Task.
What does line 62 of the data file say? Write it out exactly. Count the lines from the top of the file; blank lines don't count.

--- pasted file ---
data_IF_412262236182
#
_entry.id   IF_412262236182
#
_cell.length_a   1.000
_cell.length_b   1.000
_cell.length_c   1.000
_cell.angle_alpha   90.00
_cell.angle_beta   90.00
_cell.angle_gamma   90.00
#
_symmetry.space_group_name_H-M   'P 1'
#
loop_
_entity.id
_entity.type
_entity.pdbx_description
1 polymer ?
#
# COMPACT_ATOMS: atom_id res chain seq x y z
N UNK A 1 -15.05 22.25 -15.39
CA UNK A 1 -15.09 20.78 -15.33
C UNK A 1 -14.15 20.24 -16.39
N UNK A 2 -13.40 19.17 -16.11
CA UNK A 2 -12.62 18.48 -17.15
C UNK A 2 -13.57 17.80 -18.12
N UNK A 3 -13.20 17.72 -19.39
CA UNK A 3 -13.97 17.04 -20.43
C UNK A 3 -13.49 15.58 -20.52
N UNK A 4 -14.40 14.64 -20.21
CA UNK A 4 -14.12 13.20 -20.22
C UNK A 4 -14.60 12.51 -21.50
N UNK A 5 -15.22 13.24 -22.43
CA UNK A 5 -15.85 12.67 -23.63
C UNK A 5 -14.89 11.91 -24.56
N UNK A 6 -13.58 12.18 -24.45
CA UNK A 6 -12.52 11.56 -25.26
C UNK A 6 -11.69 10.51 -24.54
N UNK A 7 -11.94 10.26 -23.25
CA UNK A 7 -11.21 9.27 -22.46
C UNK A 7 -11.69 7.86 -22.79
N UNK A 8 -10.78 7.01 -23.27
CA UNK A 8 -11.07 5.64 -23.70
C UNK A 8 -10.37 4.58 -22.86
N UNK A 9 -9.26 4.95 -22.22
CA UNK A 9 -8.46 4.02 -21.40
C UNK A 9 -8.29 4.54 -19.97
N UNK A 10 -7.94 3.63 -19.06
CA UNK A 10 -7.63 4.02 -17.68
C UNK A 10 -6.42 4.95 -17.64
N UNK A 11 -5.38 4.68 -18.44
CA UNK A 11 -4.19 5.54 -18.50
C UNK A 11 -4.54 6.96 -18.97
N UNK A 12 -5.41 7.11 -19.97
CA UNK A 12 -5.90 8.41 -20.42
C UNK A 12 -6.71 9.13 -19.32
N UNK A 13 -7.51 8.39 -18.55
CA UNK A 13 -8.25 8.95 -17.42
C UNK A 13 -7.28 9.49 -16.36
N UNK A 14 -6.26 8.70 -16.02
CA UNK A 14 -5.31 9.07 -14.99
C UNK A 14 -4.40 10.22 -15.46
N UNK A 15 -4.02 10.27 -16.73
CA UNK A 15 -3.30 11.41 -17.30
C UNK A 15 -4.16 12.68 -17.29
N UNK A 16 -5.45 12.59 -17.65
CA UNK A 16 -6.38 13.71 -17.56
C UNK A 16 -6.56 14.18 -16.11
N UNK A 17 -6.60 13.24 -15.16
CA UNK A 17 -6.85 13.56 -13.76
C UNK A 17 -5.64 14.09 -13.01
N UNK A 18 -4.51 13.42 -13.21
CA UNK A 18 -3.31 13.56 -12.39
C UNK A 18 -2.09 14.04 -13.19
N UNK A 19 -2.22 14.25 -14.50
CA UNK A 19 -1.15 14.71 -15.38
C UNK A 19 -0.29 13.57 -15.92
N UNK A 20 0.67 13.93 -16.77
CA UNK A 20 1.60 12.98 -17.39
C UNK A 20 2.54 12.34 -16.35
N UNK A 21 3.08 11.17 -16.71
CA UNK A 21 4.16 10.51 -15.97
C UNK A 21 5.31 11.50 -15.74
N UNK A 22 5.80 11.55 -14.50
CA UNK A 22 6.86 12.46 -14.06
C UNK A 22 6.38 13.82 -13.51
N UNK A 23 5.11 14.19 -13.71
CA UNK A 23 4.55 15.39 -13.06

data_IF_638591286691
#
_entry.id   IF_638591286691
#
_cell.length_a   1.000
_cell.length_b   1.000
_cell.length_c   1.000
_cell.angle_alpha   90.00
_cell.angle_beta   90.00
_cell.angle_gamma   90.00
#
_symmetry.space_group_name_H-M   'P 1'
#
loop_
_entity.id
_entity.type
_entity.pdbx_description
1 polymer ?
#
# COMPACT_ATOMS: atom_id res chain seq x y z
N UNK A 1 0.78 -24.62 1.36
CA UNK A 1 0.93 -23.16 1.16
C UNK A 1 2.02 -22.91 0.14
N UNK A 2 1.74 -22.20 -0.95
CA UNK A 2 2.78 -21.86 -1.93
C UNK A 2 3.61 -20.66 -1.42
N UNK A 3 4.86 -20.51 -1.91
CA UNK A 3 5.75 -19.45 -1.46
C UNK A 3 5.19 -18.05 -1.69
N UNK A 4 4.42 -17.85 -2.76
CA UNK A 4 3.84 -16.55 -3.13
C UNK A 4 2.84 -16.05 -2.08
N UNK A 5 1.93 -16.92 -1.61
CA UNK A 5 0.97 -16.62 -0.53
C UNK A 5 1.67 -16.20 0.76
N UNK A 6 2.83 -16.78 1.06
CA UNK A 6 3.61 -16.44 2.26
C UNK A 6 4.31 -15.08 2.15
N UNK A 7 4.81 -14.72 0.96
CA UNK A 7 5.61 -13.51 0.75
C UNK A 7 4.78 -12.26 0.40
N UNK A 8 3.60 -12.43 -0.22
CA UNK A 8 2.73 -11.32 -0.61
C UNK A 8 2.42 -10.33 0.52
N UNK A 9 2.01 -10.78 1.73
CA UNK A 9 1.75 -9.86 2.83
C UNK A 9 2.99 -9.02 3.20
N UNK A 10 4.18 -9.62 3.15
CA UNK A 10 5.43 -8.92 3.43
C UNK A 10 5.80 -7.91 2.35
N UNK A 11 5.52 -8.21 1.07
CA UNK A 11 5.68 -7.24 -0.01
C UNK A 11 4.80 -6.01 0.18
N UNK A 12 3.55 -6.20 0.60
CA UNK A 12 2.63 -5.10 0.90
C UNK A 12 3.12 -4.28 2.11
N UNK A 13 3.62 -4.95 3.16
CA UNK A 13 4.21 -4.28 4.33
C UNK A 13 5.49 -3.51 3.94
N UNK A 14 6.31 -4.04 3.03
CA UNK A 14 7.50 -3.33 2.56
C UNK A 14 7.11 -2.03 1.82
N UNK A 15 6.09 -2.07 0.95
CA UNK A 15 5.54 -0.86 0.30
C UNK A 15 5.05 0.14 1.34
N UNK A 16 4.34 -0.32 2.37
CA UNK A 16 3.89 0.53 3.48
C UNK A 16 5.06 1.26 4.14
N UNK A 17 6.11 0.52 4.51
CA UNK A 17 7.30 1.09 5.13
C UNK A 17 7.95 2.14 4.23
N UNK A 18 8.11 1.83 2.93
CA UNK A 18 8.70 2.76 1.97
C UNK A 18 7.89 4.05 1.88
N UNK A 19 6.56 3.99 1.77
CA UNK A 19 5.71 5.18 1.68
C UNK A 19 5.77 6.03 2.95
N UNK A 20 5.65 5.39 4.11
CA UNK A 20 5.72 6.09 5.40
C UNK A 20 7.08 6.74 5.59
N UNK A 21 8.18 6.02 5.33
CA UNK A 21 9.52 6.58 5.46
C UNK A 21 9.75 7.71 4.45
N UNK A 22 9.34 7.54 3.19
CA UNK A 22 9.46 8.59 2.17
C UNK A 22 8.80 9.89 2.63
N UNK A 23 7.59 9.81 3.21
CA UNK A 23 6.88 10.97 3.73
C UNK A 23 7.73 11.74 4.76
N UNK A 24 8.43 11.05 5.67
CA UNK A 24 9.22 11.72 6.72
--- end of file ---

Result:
C UNK A 14 -4.40 10.22 -15.46